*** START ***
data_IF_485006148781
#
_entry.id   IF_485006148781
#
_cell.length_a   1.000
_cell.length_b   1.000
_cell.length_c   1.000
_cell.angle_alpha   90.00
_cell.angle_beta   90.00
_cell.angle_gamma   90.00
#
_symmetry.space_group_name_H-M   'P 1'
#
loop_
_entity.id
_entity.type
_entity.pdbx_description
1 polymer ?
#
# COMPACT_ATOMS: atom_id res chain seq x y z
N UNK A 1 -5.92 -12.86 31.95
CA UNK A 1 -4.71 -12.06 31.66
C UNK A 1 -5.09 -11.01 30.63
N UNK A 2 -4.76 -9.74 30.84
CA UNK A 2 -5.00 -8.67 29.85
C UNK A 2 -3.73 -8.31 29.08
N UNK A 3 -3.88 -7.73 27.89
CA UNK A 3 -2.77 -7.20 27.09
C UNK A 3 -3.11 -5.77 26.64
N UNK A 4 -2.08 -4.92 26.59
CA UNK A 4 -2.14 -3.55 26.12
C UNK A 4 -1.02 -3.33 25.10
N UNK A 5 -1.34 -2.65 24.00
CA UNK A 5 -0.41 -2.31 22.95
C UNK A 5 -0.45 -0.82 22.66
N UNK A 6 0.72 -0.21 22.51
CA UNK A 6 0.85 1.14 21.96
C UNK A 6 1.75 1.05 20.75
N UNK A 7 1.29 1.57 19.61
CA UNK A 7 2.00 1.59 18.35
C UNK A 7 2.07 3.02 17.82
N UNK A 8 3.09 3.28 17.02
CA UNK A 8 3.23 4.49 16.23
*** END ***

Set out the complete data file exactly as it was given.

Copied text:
data_IF_485006148781
#
_entry.id   IF_485006148781
#
_cell.length_a   1.000
_cell.length_b   1.000
_cell.length_c   1.000
_cell.angle_alpha   90.00
_cell.angle_beta   90.00
_cell.angle_gamma   90.00
#
_symmetry.space_group_name_H-M   'P 1'
#
loop_
_entity.id
_entity.type
_entity.pdbx_description
1 polymer ?
#
# COMPACT_ATOMS: atom_id res chain seq x y z
N UNK A 1 -5.92 -12.86 31.95
CA UNK A 1 -4.71 -12.06 31.66
C UNK A 1 -5.09 -11.01 30.63
N UNK A 2 -4.76 -9.74 30.84
CA UNK A 2 -5.00 -8.67 29.85
C UNK A 2 -3.73 -8.31 29.08
N UNK A 3 -3.88 -7.73 27.89
CA UNK A 3 -2.77 -7.20 27.09
C UNK A 3 -3.11 -5.77 26.64
N UNK A 4 -2.08 -4.92 26.59
CA UNK A 4 -2.14 -3.55 26.12
C UNK A 4 -1.02 -3.33 25.10
N UNK A 5 -1.34 -2.65 24.00
CA UNK A 5 -0.41 -2.31 22.95
C UNK A 5 -0.45 -0.82 22.66
N UNK A 6 0.72 -0.21 22.51
CA UNK A 6 0.85 1.14 21.96
C UNK A 6 1.75 1.05 20.75
N UNK A 7 1.29 1.57 19.61
CA UNK A 7 2.00 1.59 18.35
C UNK A 7 2.07 3.02 17.82
N UNK A 8 3.09 3.28 17.02
CA UNK A 8 3.23 4.49 16.23